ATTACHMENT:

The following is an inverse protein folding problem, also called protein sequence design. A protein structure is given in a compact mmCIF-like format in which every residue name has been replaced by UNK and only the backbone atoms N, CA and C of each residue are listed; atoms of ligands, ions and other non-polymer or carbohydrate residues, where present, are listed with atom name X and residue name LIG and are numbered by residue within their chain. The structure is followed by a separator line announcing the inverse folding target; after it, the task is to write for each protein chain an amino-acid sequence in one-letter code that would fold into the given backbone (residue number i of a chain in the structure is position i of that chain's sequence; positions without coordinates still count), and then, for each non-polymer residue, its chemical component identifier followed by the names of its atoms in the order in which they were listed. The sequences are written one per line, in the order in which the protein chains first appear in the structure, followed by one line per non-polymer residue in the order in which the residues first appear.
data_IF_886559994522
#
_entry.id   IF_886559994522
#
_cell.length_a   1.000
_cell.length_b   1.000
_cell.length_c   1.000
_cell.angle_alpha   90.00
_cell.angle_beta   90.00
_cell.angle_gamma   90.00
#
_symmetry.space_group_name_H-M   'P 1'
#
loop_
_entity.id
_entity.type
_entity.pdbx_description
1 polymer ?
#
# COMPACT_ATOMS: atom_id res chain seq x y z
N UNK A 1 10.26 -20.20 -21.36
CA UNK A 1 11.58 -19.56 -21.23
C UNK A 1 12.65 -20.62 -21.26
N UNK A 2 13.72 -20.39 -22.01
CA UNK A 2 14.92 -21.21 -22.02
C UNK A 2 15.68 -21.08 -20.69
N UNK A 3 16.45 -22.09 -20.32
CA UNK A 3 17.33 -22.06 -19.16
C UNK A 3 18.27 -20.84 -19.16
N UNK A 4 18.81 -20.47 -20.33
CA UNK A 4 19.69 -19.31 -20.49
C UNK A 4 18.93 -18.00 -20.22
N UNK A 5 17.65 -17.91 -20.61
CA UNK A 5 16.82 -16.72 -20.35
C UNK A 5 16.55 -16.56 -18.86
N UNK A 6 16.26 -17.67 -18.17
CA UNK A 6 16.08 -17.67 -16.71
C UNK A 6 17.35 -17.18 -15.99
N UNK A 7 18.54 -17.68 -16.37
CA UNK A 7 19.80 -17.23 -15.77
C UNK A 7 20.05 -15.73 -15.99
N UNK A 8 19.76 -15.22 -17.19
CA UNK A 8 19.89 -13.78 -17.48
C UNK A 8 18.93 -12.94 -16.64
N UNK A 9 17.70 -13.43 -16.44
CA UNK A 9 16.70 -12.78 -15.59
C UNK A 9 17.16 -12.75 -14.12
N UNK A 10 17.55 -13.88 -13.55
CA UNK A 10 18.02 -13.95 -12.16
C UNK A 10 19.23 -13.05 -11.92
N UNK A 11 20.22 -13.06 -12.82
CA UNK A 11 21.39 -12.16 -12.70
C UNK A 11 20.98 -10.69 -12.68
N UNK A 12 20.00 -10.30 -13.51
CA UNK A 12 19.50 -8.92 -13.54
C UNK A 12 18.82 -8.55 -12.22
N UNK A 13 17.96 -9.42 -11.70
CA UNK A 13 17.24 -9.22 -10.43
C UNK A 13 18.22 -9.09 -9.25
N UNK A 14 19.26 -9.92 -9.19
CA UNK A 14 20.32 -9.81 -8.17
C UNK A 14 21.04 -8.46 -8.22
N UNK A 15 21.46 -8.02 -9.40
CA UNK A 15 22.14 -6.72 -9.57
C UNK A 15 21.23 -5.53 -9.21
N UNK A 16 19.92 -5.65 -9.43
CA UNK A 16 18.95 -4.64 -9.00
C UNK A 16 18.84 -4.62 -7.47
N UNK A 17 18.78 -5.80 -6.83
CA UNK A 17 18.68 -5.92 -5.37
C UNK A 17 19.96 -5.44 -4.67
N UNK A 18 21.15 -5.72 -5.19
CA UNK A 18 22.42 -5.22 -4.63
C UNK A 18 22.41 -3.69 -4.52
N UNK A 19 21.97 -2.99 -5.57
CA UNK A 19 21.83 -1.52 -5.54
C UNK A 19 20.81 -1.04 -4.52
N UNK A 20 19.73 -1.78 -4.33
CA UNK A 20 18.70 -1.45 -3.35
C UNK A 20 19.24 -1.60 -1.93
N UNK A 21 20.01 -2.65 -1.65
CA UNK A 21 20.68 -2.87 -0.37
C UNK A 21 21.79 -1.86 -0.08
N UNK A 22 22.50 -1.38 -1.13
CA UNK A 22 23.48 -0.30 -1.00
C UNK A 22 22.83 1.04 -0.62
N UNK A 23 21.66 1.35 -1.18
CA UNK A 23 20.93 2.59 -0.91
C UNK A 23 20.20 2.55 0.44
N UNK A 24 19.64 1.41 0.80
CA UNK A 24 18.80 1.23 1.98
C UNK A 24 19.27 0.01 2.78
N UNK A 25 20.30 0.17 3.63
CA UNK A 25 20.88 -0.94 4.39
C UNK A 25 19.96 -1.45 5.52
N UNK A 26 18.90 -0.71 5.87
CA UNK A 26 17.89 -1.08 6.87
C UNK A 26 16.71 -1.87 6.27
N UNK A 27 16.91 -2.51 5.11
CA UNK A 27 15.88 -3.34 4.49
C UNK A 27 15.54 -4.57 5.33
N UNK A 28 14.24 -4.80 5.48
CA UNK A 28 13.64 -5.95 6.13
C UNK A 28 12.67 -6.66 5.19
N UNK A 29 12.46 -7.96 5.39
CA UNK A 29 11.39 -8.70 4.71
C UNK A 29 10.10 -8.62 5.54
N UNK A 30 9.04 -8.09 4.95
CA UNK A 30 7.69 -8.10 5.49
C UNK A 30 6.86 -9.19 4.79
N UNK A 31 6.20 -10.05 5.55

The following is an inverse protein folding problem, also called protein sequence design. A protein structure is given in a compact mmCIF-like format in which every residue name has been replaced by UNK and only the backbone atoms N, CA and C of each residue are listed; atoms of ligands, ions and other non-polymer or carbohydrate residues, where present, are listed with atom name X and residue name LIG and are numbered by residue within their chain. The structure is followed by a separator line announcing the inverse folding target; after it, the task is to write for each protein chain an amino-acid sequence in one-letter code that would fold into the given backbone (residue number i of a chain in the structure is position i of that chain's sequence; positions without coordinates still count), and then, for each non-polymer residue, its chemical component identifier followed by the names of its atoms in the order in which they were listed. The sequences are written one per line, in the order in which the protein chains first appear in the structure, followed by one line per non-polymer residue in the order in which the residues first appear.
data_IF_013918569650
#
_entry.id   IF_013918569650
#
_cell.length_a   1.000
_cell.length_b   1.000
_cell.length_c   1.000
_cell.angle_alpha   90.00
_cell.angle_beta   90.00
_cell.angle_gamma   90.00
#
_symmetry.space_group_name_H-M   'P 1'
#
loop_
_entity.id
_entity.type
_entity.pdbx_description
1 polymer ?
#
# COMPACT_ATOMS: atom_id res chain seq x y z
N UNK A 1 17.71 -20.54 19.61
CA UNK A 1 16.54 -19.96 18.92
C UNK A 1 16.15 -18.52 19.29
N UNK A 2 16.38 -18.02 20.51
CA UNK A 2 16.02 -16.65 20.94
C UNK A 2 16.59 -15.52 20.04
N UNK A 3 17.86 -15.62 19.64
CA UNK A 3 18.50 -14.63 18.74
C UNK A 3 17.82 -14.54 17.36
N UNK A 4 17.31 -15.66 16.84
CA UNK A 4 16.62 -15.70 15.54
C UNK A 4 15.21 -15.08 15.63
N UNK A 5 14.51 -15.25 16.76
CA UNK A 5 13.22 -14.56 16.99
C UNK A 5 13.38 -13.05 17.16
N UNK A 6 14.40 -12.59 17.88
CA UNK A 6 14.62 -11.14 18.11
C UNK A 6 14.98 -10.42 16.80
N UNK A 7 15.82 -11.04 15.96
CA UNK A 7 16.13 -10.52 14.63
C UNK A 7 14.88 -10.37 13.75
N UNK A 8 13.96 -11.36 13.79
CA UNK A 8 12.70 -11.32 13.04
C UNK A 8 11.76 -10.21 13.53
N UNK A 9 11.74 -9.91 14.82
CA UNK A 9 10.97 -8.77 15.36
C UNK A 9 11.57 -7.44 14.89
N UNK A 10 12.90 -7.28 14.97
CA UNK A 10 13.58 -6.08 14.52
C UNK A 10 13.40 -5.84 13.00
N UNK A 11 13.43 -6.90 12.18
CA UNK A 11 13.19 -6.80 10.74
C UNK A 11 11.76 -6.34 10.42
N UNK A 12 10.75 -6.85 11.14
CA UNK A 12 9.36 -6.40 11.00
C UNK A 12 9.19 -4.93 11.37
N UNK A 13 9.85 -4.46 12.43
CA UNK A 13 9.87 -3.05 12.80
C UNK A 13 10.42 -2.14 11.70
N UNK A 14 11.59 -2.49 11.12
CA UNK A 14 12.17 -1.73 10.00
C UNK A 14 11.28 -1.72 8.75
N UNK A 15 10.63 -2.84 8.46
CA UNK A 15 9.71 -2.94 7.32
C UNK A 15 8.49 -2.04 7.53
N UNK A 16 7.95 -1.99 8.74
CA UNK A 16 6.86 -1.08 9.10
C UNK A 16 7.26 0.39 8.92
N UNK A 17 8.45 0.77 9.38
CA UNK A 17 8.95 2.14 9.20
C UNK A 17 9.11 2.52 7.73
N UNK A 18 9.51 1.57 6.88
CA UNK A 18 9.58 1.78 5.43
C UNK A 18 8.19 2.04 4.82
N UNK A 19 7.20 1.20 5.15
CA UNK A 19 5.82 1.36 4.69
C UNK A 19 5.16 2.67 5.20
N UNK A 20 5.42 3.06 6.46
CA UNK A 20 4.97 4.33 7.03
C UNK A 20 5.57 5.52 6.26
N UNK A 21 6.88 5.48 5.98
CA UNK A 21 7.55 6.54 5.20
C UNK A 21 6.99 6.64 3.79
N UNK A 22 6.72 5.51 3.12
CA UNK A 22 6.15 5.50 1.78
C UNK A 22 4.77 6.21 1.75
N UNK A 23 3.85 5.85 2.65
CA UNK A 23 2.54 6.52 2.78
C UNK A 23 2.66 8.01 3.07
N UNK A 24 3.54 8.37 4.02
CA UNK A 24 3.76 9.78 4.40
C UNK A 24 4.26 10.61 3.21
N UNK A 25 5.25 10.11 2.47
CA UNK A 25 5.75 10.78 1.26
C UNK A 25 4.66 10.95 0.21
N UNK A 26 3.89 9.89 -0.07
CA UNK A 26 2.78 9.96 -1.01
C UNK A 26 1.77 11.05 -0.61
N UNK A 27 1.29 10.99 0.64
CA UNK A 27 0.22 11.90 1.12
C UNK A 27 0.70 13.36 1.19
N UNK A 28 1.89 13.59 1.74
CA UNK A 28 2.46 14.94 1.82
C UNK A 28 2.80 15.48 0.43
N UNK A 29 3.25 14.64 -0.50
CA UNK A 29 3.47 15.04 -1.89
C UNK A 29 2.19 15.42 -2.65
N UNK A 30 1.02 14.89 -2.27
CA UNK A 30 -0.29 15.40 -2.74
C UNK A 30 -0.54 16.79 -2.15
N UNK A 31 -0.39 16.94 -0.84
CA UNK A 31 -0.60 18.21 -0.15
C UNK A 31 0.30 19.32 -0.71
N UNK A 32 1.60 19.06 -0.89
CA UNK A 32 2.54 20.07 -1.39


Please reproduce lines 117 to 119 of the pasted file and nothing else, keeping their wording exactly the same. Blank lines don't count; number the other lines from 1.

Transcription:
#
_cell.length_a   1.000
_cell.length_b   1.000